This information on the town of Newark, Texas comes from the Handbook of Texas found online.
Newark is on Farm Road 718 two miles east of Eagle Mountain Lake and one mile north of the Tarrant county line in extreme southeast Wise County. Settlement began in the mid-1850s, when Benjamin B. Haney built a home near the waters of Burrett Creek. The first settlers referred to the community as Caddo Village because of numerous remnants of the Caddo Indian culture found along the banks of the West Fork of the Trinity River. Later it was called Odessa, and a post office branch, the first in what was to become Wise County, was established under that name and operated until 1866.
Early in its history, however, the town was referred to informally by many names, including Huff Valley, because of the number of Huff family members in the area; Sueville, after Sue Gary, an early settler; and Ragtown, a derogatory reference to the tents of Rock Island Railroad construction crews. After the railroad reached the town in 1893, Rock Island officials proceeded to survey and lay out town lots and reapply for postal service. The community was renamed after Newark, New Jersey, perhaps the hometown of G. K. Foster, the civil engineer who helped survey the town.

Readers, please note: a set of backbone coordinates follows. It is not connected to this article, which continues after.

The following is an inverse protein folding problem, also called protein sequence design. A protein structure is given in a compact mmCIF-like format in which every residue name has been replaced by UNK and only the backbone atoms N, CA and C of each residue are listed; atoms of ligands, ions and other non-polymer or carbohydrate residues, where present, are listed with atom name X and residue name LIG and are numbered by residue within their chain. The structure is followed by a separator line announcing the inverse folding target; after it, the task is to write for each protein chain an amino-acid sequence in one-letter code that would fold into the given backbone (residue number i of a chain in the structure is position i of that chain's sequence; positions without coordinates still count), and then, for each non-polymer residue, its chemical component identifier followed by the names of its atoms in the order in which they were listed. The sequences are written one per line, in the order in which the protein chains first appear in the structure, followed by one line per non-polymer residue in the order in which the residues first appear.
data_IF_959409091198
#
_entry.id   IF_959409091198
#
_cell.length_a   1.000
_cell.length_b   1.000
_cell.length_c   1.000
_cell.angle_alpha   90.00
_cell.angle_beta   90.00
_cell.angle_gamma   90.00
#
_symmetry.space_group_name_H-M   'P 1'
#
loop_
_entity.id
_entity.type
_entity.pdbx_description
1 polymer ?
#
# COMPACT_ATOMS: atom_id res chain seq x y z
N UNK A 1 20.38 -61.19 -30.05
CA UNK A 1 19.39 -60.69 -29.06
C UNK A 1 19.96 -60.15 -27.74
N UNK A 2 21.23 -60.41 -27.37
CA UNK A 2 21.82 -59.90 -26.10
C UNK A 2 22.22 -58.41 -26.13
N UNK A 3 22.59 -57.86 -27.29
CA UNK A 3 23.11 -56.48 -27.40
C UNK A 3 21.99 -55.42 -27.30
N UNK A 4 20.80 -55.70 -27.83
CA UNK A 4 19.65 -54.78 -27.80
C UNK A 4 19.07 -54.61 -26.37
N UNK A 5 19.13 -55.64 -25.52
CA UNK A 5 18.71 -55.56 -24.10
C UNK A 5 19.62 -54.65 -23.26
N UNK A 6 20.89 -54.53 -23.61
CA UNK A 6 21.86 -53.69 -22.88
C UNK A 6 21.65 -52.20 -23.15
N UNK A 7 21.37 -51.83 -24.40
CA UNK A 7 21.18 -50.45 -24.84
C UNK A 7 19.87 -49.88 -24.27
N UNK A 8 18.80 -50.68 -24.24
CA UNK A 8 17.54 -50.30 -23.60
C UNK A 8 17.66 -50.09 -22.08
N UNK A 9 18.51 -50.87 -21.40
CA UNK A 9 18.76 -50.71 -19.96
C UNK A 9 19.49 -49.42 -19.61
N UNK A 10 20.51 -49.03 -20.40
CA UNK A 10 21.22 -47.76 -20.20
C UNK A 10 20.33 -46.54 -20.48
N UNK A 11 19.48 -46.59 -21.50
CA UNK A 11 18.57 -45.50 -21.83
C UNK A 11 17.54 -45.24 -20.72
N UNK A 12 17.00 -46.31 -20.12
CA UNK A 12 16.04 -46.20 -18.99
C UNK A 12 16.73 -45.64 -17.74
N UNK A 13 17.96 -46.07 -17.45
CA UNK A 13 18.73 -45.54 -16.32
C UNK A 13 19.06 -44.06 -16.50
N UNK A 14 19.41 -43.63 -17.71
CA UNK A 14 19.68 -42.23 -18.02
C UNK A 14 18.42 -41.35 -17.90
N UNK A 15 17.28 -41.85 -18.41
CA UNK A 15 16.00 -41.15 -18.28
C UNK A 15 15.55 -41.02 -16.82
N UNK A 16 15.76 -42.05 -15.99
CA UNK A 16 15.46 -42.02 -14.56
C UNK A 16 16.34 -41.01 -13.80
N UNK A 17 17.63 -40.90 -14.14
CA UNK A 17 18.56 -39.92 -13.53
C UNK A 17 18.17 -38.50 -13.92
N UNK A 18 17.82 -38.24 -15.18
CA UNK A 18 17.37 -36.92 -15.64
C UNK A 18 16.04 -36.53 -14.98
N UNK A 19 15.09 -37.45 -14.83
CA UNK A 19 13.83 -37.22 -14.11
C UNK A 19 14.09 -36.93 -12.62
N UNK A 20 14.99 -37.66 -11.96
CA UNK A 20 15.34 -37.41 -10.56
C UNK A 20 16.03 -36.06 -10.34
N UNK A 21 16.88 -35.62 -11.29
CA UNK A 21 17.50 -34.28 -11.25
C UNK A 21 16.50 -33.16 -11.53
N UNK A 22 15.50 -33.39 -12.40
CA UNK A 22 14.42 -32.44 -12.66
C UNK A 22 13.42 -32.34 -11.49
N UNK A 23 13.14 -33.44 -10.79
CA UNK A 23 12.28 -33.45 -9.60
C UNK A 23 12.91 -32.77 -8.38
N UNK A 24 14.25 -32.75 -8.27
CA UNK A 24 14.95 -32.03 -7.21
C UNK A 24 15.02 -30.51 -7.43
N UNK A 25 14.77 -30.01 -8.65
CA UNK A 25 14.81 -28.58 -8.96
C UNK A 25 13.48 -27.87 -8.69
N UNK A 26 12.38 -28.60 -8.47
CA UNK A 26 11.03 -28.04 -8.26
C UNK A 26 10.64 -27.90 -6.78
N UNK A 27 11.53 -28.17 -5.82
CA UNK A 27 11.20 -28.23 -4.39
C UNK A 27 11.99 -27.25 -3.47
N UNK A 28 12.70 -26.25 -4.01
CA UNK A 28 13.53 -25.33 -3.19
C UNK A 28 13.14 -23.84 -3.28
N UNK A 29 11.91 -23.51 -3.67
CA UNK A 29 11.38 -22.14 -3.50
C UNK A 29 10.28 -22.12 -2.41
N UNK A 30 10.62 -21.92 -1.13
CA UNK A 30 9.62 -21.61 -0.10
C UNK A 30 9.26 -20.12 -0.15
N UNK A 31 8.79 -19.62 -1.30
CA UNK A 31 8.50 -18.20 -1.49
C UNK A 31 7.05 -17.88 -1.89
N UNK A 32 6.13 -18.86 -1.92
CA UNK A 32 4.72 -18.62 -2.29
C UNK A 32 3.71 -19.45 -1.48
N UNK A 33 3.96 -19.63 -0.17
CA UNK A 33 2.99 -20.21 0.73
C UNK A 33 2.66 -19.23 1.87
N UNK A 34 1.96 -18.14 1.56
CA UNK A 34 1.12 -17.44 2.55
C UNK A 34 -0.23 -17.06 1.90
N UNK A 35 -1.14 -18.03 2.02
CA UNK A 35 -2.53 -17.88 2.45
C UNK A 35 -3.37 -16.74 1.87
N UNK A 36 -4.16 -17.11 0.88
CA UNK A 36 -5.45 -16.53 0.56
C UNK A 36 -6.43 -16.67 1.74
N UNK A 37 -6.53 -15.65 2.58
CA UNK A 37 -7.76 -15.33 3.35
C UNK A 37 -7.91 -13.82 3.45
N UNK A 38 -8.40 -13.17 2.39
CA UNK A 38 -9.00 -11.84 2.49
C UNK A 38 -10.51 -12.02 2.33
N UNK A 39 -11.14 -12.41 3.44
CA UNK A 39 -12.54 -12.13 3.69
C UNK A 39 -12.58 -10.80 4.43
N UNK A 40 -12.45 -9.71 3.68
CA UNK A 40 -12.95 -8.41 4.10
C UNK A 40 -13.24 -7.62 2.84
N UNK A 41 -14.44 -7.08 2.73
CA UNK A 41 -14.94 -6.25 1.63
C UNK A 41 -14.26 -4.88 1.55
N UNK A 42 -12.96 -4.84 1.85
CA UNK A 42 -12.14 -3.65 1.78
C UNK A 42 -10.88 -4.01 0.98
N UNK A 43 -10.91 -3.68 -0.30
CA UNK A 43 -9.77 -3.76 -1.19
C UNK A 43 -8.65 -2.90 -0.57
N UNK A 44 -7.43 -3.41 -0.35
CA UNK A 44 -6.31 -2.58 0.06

Newark was a prosperous farming community until the 1920s. It regained its status as a retail market for area farmers by the end of the 1940s. In 1951 Newark incorporated and reported an estimated population of just under 300. In 1986 it had 466 residents and eight businesses. In 1990 the population was 651.
BIBLIOGRAPHY: Rosalie Gregg, ed., Wise County History (Vol. 1, n.p: Nortex, 1975; Vol. 2, Austin: Eakin, 1982). Wise County Messenger, Centennial edition, October 4, 1956.
"NEWARK, TX." The Handbook of Texas Online. <http://www.tsha.utexas.edu/handbook/online/articles/view/NN/hln16.html> [Accessed Tue Aug 22 20:57:28 US/Central 2000 ].
The Handbook of Texas Online is a joint project of The General Libraries at the University of Texas at Austin (http://www.lib.utexas.edu) and the Texas State Historical Association (http://www.tsha.utexas.edu).